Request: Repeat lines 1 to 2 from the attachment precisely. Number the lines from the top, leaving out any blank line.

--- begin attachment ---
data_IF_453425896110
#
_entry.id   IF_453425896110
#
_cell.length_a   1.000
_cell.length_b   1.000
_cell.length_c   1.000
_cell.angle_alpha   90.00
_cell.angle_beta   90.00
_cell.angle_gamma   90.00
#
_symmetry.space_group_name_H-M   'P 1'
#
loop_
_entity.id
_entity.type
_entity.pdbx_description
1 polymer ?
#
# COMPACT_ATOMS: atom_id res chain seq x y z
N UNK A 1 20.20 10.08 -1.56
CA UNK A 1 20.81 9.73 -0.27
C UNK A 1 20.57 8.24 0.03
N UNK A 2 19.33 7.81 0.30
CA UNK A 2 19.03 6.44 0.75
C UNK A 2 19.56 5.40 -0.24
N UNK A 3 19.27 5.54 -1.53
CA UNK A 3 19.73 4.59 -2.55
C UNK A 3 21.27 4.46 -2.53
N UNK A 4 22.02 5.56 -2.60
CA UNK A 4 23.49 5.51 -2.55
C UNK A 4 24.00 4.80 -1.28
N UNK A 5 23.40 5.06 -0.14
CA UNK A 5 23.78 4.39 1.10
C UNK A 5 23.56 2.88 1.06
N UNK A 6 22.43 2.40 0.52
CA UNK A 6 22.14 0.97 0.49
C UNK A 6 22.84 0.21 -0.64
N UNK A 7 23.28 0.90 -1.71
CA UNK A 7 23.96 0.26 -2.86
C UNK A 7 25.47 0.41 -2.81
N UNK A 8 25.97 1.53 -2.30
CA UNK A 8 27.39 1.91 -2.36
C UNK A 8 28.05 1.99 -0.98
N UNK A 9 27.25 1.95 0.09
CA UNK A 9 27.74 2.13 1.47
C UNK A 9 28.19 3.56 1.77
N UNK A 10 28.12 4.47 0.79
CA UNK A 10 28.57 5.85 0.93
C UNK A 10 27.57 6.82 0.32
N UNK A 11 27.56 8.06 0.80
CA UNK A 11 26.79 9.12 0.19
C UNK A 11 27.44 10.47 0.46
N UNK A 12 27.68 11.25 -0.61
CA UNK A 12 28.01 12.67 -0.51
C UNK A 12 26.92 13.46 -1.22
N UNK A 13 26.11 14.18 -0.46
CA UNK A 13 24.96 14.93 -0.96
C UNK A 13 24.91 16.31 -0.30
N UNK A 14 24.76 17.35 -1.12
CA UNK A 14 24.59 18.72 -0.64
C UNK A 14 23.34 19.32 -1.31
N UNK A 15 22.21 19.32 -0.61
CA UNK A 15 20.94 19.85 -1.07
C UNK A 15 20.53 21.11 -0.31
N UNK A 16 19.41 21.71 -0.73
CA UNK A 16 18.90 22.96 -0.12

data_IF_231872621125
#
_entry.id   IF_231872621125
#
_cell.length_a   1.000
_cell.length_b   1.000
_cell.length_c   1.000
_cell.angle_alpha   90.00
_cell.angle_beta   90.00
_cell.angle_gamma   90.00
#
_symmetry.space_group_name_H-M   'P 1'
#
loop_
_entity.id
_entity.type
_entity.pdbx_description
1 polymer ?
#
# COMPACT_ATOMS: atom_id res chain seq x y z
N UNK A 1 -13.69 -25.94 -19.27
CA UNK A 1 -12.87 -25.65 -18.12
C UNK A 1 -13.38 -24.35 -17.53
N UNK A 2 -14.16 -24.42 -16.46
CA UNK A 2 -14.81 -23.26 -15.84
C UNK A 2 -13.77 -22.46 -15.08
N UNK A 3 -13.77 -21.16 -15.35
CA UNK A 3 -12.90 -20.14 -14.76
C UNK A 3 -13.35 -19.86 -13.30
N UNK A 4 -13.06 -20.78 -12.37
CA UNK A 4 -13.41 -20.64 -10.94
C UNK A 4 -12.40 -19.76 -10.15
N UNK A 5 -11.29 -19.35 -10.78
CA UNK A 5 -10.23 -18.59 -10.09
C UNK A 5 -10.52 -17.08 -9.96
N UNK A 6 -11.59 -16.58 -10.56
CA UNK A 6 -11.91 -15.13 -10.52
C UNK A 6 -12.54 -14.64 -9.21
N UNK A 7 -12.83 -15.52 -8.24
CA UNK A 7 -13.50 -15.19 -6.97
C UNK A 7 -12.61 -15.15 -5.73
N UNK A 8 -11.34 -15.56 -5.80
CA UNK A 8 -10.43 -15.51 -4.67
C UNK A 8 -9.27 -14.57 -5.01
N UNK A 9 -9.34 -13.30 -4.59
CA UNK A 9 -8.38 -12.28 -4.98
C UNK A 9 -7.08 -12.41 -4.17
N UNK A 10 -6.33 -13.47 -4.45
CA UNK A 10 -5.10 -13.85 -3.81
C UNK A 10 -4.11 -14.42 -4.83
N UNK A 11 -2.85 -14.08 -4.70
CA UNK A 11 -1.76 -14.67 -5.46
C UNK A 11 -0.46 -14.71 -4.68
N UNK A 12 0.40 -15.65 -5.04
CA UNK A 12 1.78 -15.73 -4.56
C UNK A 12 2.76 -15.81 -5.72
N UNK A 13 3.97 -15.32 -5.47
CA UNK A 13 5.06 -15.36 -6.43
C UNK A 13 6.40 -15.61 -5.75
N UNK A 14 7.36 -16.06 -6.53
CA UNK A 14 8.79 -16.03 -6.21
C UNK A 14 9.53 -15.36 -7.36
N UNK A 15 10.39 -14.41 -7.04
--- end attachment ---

data_IF_453425896110
#